Winter’s Here: Time for Comfort Food. Chicken and Paleo Dumplings

So it’s fall here in upstate New York.  Fall is awesome.  I love everything about it:  the smell of the maple leaves when they crunch under your feet, bonfires, apple picking, cool nights, rain that makes the leaves more colorful.  I even like it when the leaves are off the trees:  there’s something very ‘Legend of Sleepy Hollow’ about it.  It’s also time for comfort food on cold nights.  I’ve been trying my hand at many different dumpling recipes and quite often they tend to have the texture of, oh, I don’t know, hockey pucks (not that I’ve ever eaten a hockey puck).  I’ve found that baking with paleo flours, it works best to mix coconut, almond, and tapioca flours.  Some people don’t use any of those flours, saying that they weren’t around when cavemen were.  I’m not that technical about the definition of ‘paleo.’  I look at the paleo diet as more grain free, then being completely traditional to the way our ancestors ate.  Paleo to me is eating whole, natural, organic.  I’m eating this way to heal my body, not to be a stickler about whether cavemen ate flours made from nuts.  Anyway, mixing the flours keep the baked good from being too crumbly or too heavy.  This is my latest recipe which both my daughter and I really liked.  They’re fluffy and full of flavor.  I don’t include the recipe for the chicken stew, though because it was just something I threw together.  I used some homemade chicken broth, cooked chicken, some carrots and then I thickened it with arrowroot flour.  After it was thickened, I added the dumplings.  Here’s the recipe:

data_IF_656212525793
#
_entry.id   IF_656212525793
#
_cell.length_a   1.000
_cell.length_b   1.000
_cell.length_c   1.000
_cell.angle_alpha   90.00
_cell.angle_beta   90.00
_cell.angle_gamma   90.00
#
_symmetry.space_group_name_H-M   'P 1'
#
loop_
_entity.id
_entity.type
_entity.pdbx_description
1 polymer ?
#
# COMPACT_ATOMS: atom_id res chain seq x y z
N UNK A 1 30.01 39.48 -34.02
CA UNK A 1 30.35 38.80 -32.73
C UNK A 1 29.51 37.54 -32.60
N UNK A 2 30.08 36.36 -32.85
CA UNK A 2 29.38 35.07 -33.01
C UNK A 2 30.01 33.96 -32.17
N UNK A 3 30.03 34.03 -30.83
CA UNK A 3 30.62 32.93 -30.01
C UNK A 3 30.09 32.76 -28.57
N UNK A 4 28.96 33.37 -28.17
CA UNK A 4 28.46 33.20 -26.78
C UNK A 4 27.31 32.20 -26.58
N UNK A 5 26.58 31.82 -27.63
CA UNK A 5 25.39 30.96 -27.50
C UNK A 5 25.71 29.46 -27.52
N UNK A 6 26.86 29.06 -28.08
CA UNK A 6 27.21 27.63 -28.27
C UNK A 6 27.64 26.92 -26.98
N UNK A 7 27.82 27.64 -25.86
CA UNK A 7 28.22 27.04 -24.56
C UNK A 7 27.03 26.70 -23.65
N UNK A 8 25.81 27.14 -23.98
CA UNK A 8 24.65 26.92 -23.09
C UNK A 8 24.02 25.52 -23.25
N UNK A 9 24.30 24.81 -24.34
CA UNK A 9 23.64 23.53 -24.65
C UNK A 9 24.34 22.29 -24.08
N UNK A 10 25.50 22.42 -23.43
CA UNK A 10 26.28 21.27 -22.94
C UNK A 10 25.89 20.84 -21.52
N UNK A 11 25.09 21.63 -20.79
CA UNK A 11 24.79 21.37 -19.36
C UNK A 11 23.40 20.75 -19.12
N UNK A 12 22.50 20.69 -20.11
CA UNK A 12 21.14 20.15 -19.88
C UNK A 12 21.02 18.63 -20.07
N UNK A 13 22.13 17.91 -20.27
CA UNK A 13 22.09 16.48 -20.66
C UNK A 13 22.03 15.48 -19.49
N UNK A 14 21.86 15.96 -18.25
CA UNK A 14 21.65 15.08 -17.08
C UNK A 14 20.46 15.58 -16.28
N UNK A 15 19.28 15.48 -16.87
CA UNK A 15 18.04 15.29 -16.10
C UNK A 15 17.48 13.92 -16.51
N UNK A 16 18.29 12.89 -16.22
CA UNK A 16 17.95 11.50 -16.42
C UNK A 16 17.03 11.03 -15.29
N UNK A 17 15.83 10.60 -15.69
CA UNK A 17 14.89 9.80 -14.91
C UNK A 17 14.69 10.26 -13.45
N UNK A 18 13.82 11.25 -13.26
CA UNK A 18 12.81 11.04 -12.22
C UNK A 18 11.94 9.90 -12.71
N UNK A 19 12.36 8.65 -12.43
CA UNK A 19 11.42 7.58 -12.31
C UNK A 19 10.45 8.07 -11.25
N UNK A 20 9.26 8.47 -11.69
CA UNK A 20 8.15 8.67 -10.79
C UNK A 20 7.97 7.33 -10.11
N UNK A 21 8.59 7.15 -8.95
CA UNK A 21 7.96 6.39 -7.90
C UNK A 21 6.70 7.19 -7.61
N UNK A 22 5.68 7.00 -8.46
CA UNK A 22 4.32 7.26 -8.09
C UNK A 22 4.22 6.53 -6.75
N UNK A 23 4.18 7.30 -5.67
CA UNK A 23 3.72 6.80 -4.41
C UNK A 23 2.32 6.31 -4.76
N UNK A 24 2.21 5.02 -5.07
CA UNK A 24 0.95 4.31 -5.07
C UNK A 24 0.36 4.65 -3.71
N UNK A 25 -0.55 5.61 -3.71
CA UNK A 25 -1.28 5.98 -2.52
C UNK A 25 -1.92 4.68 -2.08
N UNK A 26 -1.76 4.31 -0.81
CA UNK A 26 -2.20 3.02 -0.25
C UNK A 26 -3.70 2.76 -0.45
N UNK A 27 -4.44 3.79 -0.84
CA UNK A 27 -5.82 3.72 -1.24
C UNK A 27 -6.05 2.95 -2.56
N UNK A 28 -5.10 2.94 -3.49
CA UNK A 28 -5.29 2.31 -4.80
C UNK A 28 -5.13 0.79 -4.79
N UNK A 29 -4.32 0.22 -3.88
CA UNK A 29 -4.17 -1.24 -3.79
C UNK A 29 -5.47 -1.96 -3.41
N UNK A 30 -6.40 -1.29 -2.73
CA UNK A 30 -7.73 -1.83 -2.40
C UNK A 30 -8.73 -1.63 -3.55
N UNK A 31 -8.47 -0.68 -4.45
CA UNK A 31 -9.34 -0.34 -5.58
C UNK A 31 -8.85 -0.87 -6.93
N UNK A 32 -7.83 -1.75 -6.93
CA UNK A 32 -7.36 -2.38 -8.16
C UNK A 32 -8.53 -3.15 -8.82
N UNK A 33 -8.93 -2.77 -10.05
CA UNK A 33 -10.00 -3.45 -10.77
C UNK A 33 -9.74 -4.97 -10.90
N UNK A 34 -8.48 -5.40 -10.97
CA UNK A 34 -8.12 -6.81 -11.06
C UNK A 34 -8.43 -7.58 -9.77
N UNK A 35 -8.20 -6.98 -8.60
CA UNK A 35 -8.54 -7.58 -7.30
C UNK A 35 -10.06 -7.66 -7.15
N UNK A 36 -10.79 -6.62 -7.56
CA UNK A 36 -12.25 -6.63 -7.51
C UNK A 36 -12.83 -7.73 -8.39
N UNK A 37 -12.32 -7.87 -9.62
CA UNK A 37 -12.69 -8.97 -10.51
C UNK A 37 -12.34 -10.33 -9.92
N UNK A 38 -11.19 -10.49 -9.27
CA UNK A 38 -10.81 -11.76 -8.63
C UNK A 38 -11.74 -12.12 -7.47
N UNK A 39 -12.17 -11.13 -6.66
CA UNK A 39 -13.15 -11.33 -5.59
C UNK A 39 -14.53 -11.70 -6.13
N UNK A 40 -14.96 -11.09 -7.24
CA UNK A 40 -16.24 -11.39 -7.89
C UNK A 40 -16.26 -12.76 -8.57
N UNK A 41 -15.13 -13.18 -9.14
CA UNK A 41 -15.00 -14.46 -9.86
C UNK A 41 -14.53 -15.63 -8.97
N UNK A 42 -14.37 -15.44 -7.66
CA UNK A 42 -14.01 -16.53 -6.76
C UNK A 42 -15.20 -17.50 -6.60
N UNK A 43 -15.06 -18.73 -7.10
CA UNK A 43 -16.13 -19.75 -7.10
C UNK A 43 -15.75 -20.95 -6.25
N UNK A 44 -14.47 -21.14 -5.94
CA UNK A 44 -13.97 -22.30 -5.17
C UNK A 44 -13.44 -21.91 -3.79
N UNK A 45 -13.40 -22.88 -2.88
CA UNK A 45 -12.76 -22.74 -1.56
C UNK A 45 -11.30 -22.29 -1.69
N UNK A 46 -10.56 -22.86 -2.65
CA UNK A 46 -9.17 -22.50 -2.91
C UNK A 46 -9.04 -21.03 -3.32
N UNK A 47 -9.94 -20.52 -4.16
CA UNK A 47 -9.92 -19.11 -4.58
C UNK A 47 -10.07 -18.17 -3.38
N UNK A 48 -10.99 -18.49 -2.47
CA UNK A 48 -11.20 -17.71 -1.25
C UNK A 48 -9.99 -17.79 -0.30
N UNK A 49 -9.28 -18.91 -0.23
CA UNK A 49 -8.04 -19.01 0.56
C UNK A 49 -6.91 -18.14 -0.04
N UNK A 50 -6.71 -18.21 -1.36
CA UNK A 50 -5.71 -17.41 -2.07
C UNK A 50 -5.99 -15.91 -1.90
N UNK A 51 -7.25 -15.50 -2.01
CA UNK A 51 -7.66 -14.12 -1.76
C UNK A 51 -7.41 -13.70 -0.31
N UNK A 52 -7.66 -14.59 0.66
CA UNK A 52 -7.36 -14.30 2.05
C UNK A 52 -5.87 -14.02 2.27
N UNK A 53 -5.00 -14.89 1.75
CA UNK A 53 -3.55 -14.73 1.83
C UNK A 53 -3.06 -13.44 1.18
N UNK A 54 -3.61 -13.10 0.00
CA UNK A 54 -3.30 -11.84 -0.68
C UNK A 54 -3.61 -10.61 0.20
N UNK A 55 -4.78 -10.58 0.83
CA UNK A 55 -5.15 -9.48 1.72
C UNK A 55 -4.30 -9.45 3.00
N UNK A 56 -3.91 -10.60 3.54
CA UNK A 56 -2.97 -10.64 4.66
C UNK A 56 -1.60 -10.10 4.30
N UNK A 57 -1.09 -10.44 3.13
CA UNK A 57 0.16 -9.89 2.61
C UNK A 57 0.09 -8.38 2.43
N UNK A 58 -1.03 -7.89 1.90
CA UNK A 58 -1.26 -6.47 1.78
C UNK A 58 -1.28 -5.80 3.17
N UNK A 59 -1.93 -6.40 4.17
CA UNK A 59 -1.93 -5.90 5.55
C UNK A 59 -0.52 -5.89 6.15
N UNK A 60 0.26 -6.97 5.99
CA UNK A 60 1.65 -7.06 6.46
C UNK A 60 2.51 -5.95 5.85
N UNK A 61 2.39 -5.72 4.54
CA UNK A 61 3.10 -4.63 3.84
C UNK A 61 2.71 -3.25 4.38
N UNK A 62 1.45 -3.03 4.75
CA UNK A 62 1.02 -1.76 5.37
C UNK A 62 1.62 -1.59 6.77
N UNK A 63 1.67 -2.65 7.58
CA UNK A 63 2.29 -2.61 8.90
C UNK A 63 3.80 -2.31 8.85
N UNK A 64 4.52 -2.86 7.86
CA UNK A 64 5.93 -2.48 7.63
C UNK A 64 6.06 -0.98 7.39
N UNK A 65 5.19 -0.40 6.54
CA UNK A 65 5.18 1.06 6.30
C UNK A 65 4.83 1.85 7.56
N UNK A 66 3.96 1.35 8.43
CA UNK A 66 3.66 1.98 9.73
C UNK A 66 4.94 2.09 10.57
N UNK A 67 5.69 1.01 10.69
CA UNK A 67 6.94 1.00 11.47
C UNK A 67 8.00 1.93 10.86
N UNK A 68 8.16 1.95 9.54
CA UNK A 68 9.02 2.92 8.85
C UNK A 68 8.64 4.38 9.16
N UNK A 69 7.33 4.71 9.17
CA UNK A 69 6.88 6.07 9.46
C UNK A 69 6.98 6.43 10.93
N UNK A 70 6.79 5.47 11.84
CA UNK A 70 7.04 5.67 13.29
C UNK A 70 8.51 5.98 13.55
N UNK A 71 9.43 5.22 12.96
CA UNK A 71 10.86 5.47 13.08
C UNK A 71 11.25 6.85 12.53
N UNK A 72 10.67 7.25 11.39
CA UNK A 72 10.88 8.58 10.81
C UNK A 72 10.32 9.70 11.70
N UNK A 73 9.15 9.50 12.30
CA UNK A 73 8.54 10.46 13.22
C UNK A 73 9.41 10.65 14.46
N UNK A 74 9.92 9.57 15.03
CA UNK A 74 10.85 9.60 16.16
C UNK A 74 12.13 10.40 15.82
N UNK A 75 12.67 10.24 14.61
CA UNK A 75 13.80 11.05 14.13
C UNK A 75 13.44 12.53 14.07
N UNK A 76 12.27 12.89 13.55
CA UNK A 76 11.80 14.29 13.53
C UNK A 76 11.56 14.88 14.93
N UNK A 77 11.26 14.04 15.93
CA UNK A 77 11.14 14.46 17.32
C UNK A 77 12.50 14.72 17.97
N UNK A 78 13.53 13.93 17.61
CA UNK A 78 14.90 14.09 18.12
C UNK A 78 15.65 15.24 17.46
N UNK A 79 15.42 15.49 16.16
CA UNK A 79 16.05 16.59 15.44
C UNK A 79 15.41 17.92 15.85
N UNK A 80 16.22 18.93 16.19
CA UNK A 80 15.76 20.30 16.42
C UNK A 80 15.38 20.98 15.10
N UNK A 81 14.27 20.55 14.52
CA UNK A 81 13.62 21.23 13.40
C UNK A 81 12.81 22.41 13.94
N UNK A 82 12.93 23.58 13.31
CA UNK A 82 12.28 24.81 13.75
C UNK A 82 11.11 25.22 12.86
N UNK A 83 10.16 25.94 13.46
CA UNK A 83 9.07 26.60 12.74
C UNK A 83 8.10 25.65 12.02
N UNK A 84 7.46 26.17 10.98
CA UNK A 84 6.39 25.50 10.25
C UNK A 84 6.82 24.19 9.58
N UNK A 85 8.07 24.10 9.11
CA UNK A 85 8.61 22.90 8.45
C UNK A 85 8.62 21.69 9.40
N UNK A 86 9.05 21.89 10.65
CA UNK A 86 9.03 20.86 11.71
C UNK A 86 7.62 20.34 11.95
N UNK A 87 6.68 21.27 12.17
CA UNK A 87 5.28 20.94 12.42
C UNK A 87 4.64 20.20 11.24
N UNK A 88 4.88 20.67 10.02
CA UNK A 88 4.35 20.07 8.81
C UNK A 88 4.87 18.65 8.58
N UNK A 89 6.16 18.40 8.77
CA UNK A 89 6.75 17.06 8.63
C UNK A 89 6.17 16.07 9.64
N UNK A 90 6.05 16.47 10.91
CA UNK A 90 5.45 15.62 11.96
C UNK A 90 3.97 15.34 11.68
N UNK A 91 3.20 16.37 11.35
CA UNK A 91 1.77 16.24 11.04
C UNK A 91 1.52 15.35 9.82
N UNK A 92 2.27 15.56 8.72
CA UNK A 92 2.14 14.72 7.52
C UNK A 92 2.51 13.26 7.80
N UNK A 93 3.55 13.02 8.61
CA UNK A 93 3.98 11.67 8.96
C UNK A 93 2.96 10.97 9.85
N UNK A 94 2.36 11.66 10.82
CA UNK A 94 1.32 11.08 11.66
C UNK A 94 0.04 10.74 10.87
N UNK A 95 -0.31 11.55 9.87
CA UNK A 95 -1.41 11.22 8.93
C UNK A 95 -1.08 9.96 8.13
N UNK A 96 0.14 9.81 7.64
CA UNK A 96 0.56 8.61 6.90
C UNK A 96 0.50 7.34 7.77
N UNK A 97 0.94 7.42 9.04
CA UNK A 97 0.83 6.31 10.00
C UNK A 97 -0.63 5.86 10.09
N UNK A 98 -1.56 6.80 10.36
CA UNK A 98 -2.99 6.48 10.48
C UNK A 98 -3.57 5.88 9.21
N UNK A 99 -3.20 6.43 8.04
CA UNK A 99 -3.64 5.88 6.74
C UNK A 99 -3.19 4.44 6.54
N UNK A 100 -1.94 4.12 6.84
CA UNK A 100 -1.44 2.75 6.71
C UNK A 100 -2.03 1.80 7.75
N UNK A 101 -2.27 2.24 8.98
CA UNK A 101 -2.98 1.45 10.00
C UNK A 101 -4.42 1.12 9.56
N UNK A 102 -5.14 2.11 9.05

Paleo Dumplings

Ingredients:

¼ Cup Almond Flour

¼ Cup Coconut Flour

¼ Cup Tapioca Flour

1 Teaspoon Baking Powder

¼ Teaspoon Herbs de Provence

¼ Teaspoon Granulated Garlic

¼ Teaspoon Sea Salt

3 Large Eggs

2 Tablespoons Ghee

 

Directions:

In a small mixing bowl, add almond flour, coconut flour, tapioca flour, baking powder, Herbs de Provence, garlic, and salt.  Mix well.  Add in eggs and ghee and mix thoroughly.  Let sit for about 5 minutes before dropping into hot stew.  Drop by small ice cream scoop into boiling stew and turn heat down to low.  Cover and cook for 20 minutes.

Hope you give it a try.  Enjoy!

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About Markowskis

Were a family sold out to serving the Lord: "Serve the LORD with gladness: come before his presence with singing." - Psalm 100:2
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4 Responses to Winter’s Here: Time for Comfort Food. Chicken and Paleo Dumplings

  1. Sunny says:

    How is arrowroot as a thickener? I have yet to find a thickener that actually works and doesn’t leave a funny taste in my mouth.

    • Heather says:

      Arrowroot works well for thickening – it doesn’t taste any different than cornstarch. With arrowroot, though, you have to let it cook a little longer to thicken up because it’s not as instantaneous as cornstarch. The first time I used it, it didn’t seem like it was thickening and so I added more and then it turned out very gelatinous, almost slimy. The next time, I just let it cook longer and then it thickened up perfectly.

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